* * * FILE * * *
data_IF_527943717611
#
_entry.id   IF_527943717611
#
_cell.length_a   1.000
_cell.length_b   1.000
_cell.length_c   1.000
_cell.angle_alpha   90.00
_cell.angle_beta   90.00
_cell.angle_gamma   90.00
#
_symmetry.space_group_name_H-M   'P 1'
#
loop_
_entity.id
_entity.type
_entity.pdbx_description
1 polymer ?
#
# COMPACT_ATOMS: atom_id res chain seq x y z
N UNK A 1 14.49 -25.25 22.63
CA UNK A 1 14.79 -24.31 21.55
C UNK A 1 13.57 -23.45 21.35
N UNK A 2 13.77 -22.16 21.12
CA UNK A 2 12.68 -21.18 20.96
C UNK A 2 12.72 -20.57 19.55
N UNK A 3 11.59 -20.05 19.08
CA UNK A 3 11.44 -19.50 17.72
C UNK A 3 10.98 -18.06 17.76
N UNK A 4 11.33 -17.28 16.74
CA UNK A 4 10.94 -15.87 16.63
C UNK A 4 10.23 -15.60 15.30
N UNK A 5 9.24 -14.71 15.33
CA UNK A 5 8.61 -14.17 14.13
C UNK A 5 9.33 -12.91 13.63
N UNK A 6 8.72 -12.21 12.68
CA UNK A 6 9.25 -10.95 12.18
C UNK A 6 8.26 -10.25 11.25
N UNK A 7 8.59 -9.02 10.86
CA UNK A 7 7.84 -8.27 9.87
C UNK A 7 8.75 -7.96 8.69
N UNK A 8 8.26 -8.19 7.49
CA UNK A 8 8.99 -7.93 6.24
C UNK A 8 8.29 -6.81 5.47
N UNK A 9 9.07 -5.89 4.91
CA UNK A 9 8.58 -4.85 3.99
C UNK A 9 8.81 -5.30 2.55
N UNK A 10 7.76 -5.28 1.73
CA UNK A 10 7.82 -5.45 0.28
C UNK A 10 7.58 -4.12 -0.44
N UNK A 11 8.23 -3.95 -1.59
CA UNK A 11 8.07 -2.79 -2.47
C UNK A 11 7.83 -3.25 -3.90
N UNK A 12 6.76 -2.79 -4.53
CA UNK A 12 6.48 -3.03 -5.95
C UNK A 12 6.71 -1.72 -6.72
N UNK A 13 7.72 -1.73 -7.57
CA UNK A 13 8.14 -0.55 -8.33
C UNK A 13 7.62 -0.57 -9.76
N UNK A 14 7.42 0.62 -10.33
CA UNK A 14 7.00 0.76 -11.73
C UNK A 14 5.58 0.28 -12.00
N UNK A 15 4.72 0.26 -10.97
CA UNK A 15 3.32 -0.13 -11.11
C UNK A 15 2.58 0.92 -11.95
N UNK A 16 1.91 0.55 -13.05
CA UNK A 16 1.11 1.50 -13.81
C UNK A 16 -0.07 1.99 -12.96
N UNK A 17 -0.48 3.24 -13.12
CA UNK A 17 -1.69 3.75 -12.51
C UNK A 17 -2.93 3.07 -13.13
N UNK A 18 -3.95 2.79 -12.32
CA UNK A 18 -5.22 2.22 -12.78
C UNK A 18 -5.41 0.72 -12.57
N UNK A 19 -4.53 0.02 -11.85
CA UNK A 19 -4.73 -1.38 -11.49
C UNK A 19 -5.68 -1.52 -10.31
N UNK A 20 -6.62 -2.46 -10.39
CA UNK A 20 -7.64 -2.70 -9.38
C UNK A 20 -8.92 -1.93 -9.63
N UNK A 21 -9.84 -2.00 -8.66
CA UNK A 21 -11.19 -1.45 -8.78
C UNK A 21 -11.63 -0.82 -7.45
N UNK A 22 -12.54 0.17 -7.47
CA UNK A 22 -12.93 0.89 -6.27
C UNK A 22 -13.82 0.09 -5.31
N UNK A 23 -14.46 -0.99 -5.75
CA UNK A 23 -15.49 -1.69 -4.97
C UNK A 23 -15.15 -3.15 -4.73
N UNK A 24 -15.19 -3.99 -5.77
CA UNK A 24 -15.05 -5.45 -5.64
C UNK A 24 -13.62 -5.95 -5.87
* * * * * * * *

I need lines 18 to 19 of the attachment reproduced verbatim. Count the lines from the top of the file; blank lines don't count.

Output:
1 polymer ?
#